In California, languages considered as common include Spanish, Tagalog, Arabic, Cantonese, Japanese, Korean, Portuguese, and Vietnamese.

Are there Special Rules for Certain Languages?

Due to the concern with respect to availability of interpreters for rare foreign languages in California

Yes. For medical treatment appointments or medical legal exam, an interpreter may be provisionally certified (A) if the claims administrator has given prior written consent to the interpreter who provides the services, or (B) the injured worker requires interpreter services in a language other than Spanish, Tagalog, Arabic, Cantonese, Japanese, Korean, Portuguese, and Vietnamese, in which case the physician may use a provisionally certified interpreter if that fact is noted in the record of the medical evaluation.

When Are interpreter Services to be Provided?

Per the Department of Industrial Relations,Interpreter services must be provided at a deposition, at an appeals board hearing, at a medical-legal examination, and at a medical treatment appointment.”

Are there Concerns about Finding an interpreter?

Yes. There are challenges with respect to Interpreters. Some Injured Workers speak certain dialects of languages or speak a unique language. There are times when dialects become an issue. For example, there has been a number of occasions I am aware of in which Spanish-Speaking injured Workers require an interpreter who is skilled with respect to the dialect spoken in a particular region from Mexico. There have been times in which depositions and hearings have been continued in order to obtain an appropriate interpreter.

Further, for some exotic languages such as Amharic, interpreters are in demand and there may be difficulty finding one available.

Are there Different Types of Interpreters?

Yes. There are different types of interpreters. Some of special qualifications. There are interpreters that are certified. There is also provisional certification.

Certification means that that the individual has a Certification Commission for Healthcare Interpreters. These individuals are listed on certified, which means listed on the State Personnel Board webpage or the California Courts webpage.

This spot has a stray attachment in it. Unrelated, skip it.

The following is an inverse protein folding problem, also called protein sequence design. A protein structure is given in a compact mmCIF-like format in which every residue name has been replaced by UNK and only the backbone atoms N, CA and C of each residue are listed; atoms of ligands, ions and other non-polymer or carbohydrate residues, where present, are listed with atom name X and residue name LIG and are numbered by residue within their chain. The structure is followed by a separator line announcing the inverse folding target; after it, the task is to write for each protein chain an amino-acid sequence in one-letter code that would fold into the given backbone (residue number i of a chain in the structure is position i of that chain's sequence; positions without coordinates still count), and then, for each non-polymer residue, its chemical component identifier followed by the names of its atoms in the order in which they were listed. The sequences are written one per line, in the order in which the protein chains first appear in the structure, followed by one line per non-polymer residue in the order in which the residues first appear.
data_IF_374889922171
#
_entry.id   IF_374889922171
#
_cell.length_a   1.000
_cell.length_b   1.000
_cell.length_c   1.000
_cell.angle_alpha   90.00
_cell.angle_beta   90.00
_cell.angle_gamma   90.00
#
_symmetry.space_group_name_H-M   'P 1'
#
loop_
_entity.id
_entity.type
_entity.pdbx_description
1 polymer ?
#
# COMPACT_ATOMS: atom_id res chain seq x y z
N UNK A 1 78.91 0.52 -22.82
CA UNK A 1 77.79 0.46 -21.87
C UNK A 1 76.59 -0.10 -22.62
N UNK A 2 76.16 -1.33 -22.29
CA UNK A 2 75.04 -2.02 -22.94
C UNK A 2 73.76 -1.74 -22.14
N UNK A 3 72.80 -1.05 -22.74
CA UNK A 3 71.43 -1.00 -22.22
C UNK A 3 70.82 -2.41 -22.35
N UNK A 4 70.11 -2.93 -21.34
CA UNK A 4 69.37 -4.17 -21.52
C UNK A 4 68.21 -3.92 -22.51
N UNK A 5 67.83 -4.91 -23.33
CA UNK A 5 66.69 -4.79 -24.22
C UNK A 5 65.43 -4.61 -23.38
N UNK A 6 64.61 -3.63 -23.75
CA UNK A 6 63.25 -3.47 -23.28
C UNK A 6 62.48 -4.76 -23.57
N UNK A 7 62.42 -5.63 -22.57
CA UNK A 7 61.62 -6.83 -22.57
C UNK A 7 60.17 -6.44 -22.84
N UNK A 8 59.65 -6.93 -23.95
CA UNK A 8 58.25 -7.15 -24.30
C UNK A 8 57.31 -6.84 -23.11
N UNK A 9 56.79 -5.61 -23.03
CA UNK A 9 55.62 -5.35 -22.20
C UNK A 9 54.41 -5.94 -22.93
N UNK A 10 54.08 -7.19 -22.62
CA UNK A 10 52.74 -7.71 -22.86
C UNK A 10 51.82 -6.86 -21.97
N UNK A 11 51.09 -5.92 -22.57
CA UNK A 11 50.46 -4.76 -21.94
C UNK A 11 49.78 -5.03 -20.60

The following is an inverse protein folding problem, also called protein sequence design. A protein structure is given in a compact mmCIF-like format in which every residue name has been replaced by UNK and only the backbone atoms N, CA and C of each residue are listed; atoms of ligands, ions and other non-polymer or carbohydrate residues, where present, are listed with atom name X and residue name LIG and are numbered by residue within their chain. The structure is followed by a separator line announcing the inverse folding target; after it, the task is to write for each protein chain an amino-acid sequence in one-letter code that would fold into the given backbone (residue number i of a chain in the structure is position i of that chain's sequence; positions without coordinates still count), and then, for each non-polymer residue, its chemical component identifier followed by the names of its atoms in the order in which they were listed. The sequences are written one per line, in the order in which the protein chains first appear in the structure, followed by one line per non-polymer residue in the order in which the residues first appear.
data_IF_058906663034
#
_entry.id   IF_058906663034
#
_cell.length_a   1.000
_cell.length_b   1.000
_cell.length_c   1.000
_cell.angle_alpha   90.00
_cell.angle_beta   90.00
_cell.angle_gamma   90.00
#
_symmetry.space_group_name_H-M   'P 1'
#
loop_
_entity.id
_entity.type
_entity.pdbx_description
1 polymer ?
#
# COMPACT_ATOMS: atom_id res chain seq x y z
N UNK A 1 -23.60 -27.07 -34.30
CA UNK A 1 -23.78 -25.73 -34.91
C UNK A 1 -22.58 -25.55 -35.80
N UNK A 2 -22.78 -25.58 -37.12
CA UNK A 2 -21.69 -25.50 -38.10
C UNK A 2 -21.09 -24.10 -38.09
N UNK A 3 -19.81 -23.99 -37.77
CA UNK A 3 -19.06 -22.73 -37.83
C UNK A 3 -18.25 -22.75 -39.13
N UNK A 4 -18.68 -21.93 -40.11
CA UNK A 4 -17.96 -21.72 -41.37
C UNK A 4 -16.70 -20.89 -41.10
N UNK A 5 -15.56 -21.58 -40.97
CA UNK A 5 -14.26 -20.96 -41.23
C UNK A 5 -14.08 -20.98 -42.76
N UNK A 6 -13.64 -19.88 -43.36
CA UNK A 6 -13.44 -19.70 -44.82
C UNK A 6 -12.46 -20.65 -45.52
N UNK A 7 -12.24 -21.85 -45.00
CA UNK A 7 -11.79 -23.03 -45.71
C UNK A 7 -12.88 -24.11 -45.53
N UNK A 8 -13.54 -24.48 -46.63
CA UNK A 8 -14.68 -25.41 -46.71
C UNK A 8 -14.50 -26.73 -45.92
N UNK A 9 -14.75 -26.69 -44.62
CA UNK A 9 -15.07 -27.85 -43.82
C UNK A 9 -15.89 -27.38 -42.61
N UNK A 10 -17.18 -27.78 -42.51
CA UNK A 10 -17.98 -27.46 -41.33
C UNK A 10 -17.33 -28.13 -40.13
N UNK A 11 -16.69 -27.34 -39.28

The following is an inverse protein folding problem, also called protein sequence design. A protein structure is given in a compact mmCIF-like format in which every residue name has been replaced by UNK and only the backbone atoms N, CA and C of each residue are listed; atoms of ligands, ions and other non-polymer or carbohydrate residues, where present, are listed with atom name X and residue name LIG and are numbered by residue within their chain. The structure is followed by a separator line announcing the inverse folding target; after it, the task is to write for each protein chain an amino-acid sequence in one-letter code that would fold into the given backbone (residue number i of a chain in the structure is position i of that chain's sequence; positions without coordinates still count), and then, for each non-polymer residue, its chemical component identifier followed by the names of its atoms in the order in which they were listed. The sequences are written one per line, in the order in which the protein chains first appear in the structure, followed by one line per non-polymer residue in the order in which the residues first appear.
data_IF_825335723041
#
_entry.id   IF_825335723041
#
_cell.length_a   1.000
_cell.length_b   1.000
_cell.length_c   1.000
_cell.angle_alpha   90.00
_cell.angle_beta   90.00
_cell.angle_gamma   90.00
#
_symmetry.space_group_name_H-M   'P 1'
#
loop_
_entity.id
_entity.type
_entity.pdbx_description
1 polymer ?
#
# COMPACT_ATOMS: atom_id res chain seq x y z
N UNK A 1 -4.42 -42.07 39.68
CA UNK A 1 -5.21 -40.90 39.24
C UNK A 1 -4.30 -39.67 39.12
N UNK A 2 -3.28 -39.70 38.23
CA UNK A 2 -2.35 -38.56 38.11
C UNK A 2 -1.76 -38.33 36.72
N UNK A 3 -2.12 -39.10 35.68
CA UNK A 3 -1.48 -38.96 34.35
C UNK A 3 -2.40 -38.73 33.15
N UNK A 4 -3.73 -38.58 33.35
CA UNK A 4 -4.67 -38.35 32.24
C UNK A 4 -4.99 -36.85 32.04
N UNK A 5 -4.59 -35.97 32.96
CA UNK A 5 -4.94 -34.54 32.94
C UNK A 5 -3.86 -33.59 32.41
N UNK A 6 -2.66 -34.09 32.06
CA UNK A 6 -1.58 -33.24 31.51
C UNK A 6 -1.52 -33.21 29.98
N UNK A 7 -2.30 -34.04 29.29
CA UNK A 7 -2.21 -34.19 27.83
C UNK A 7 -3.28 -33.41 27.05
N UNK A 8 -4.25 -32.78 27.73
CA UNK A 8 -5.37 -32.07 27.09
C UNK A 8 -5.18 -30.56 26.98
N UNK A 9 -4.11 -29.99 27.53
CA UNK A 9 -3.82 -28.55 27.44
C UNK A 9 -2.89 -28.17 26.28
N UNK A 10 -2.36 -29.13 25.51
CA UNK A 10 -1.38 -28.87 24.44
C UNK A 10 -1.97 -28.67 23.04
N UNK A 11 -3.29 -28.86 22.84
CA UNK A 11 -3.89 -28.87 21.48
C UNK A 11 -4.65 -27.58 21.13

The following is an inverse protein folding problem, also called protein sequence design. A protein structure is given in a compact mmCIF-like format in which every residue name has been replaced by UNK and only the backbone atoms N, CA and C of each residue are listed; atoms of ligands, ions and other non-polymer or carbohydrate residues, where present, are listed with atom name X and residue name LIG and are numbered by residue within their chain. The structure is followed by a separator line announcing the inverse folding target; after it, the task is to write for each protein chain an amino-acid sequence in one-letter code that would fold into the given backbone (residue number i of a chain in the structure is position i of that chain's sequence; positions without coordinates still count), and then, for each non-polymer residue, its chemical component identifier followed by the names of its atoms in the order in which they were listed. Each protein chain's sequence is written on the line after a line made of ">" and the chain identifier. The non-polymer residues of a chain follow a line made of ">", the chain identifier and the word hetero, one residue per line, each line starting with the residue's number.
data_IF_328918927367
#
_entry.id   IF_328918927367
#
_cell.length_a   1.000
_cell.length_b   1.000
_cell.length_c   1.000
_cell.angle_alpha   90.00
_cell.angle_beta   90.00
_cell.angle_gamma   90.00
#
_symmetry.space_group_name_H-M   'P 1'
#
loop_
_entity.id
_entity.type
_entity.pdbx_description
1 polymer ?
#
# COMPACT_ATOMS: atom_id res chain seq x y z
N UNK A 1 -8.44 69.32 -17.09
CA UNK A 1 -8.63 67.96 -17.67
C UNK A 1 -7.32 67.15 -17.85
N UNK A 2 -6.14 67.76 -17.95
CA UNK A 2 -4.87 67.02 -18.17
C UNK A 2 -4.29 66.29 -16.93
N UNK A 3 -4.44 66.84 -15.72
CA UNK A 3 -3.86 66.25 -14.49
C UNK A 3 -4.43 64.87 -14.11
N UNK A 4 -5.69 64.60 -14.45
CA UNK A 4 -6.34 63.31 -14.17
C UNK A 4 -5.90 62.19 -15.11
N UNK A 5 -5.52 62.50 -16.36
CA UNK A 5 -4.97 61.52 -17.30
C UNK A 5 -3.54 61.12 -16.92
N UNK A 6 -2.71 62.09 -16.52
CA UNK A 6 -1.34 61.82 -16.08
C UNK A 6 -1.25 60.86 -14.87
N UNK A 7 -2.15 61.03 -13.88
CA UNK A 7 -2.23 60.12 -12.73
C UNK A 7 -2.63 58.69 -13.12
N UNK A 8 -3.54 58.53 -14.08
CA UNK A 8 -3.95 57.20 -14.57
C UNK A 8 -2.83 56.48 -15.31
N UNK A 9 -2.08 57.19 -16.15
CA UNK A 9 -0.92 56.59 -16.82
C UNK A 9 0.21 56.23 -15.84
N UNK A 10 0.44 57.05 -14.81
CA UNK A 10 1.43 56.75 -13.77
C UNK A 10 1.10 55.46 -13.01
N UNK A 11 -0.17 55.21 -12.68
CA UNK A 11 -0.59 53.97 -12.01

Provision Certification means that provisionally certified, which means deemed qualified to perform interpreter services when a certified interpreter cannot be present, either: (A) by agreement of the parties, or (B) based on a finding by the workers’ compensation administrative law judge conducting a hearing that the interpreter is qualified to interpret at the hearing, or by the arbitrator conducting the arbitration that the interpreter is qualified to interpret at the arbitration. The finding of the judge or arbitrator and the basis for the finding must be set forth in the record of proceedings.

How Do You Find a Certified interpreter?

California Courts webpage. Certified interpreters for the purposes of medical treatment appointments and medical legal exams are listed in the registry for Certification Commission for Healthcare Interpreters (CCHI) or National Board of Certification for Medical Interpreters (National Board).

What if I Need Advice?

If you would like a free consultation regarding your workers’ compensation claim, or if you feel you have medical mismanagement claims, please contact the Law Offices of Edward J. Singer, A Professional Law Corporation. They have been helping people in Central and Southern California deal with their workers’ compensation cases for 26 years. Contact us today for more information.

COLD-RELATED CONDITIONS AND WORKERS’ COMPENSATION: INJURED WORKERS, EXPOSURE TO COLD IN THE WORKPLACE, AND WORKERS’ COMPENSATION: WHAT YOU NEED TO KNOW

“Baby, it’s Cold Outside!”

Many Injured Workers who are exposed to Cold on the job. Cold Exposure can be a source of work injuries. Cold Exposure can take many forms. Cold Exposure can be the result of outdoor work as well as indoor work. Cold Exposure can be the result of cold weather.